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The Chanzo Morning Briefing Tanzania News – July 05, 2024

In our briefing today: EIB Vice President: ‘EU wants honest partnerships with Africa, not to take over things' ; 24-year-old Mbeya man sentenced to two years in prison for burning president’s picture; Report: The media environment has improved, but laws remains a challenge

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Good morning! The Chanzo is here with a rundown of major news stories reported in Tanzania on Thursday, July 04, 2024

EIB Vice President: ‘EU wants honest partnerships with Africa, not to take over things’

Thomas Östros,  the Vice President of the European Investment Bank (EIB), the lending arm of the European Union (EU) is in Tanzania for engagements with the government and the private sector.

EIB relations with Tanzania date back to 1977, when they funded road construction, water infrastructure, and the energy sector. Mr Östros agreed to sit down with The Chanzo for a brief interview to expound further on his visit to Tanzania and his bank’s plans to strengthen partnerships with the country and the African continent.

Responding to the question about loan conditionalities, the EIB VP says the Bank aims to build honest partnerships with African countries:

“We are also honest brokers. We want to have an honest partnership, and we are not here to take over things; we are here to be partners. Not every country and not every bank acts like this, but that is how we do from the European Union.”

Watch or read the transcript of the full interview here

24-year-old Mbeya man sentenced to two years in prison for burning president’s picture

Shadrack Yusufu Chaula, a 24-year-old artist who recorded himself burning President Samia’s picture on June 30, 2024, and shared the same on social media was sentenced to two years in prison or a fine of five million shillings.

Chaula, a resident of Ntokela Village Rungwe District, Mbeya, said he was burning the President’s picture because it was an order from God.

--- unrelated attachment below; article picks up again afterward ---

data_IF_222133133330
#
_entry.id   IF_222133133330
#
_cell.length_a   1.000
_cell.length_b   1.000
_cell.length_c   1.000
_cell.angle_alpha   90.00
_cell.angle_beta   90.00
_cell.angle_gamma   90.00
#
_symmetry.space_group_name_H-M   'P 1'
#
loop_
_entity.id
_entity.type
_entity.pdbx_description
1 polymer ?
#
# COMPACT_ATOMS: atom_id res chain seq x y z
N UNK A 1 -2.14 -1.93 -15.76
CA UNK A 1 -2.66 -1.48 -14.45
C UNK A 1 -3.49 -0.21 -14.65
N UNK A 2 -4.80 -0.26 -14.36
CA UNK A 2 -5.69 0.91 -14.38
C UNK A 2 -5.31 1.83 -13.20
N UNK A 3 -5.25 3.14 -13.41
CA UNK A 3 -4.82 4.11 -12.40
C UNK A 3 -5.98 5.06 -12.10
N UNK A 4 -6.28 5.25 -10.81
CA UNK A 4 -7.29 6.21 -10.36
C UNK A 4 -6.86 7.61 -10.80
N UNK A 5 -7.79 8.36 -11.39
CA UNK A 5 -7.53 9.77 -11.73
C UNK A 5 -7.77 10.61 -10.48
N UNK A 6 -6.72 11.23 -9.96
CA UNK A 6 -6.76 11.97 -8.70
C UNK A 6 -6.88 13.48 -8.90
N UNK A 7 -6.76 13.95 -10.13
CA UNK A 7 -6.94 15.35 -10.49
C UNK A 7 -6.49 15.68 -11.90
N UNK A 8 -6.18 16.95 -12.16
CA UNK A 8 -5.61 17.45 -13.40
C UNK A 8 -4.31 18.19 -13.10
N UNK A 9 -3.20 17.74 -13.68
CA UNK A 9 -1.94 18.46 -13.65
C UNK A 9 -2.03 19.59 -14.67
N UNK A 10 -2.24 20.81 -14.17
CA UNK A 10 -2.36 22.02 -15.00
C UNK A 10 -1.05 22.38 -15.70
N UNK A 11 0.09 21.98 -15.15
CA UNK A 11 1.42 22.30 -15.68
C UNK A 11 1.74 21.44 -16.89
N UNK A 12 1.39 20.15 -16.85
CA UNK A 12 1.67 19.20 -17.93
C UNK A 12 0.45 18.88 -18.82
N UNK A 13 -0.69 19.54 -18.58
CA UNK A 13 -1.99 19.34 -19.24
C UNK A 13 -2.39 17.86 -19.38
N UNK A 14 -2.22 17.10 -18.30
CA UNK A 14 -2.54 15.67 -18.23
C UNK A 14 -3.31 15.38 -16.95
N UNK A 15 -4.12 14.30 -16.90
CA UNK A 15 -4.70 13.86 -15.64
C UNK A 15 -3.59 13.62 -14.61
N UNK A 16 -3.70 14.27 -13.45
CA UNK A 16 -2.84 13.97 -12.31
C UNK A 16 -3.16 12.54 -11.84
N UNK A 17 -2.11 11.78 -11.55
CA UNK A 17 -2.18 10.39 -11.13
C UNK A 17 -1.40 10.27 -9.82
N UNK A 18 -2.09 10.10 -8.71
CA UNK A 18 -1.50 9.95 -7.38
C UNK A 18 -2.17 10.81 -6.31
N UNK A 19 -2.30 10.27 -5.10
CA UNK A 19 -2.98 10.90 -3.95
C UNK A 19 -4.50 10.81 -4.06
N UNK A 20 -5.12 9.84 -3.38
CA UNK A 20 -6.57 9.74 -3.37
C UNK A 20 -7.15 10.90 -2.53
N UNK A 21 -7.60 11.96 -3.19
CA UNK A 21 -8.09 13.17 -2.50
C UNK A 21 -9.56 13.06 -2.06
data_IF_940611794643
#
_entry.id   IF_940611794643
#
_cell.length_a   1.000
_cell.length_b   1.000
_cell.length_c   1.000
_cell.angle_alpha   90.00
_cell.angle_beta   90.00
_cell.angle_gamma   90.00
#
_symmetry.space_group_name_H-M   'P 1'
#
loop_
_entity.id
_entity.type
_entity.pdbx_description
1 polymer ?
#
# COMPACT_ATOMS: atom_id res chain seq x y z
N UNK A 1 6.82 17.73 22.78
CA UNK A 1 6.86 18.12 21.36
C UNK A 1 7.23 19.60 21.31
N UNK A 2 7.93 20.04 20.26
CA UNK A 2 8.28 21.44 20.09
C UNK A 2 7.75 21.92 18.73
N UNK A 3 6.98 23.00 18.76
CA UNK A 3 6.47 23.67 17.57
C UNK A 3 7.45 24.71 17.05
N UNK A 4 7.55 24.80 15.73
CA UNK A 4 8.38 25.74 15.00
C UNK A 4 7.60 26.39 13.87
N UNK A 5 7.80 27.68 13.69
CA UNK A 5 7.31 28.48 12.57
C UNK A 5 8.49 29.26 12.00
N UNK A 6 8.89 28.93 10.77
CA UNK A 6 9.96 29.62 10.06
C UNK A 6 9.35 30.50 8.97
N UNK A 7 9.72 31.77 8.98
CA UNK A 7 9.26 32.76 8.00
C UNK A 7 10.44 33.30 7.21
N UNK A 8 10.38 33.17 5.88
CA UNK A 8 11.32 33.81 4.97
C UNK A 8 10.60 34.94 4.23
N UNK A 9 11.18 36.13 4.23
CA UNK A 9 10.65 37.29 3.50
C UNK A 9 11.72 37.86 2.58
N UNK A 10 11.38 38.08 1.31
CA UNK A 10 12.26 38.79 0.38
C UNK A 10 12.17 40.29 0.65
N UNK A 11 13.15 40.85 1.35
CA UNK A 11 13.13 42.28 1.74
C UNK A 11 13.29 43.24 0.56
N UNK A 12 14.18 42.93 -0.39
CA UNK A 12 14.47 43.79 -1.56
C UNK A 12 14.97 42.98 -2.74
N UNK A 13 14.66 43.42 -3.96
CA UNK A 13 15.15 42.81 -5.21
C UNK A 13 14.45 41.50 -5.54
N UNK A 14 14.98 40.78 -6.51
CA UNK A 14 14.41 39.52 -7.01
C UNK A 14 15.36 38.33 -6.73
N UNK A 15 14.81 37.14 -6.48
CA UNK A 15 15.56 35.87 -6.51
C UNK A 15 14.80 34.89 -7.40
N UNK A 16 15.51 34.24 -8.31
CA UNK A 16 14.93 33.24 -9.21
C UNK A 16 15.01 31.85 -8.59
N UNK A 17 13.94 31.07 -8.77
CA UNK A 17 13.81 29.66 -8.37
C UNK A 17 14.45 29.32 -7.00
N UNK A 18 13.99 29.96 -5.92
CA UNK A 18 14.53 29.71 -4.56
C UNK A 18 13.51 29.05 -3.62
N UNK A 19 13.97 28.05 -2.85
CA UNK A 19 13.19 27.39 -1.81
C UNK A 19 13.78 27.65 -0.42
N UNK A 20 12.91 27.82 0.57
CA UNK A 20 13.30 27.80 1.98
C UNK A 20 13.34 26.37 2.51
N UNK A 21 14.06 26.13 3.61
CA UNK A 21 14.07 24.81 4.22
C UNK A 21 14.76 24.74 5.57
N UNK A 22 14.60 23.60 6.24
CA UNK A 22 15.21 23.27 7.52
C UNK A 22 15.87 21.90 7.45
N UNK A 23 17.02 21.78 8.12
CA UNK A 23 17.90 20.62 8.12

“You have failed to defend your nation from homosexuality. So, for you to know my God is greater, the God who has sent me to do this job, I will tell you even where I live. I live in Rungwe District, Ntokela village this is an order from God,” said Chaula before setting the president’s picture ablaze.

While there is no specific legal provision against burning the pictures of leaders, Chaula was sentenced using the Cybercrimes Act 2015 for publishing false information with the intent to defame, threaten, abuse, or insult.

Chaula’s sentencing comes following an order from the Mbeya Regional Commissioner Juma Homera who ordered on July 02, 2024, Chaula to be arrested within 24 hours, on July 4, 2024, Chaula appeared before the Rungwe District Court where he pleaded guilty, and he was taken to start his sentence as he had failed to pay the fine.

Report: The media environment has improved, but laws remains a challenge

The Media Council of Tanzania has launched its State of the Media report which shows there is a positive trajectory in the media, however, the report cautions that the legal framework has not seen a significant change and repressive legal provisions remain.

“The state of the media or the working environment in the media has improved since President Samia Suluhu Hassan took office. And this improvement is evident both online and offline. However, laws that restrict freedom of expression and freedom of the press still exist and this has not been resolved, despite the minor amendments made last year in the Media Services Act,” said Kajubi Mukajanga one of the editors of the report

The report also highlighted some of the major topics in 2023 and the participation of the media, it underscored in major public discussions like the DP World port contract and the Ngorongoro eviction saga media did not do its investigation. But also access to key information to enhance media reporting was lacking.

The report highlights how digital media has brought a challenge in the media sector, especially on how people receive information but it cautions on the rise of citizen journalism, individuals who have not received adequate media training but act like media houses. This has led to several challenges, especially around media ethics.

The report also underscores that many graduates finish colleges and universities but lack important skills for the media sector. It was noted that many students with field experience and appropriate skills in most cases finish their studies with lower score marks than their colleagues who lack experience.

This is it for today, and we hope you enjoyed our briefing. Please consider subscribing to our newsletter (see left), following us on X (Twitter) (here), or joining us on Telegram (here). And if you have any questions or comments, please drop a word to our editors at editor@thechanzo.com

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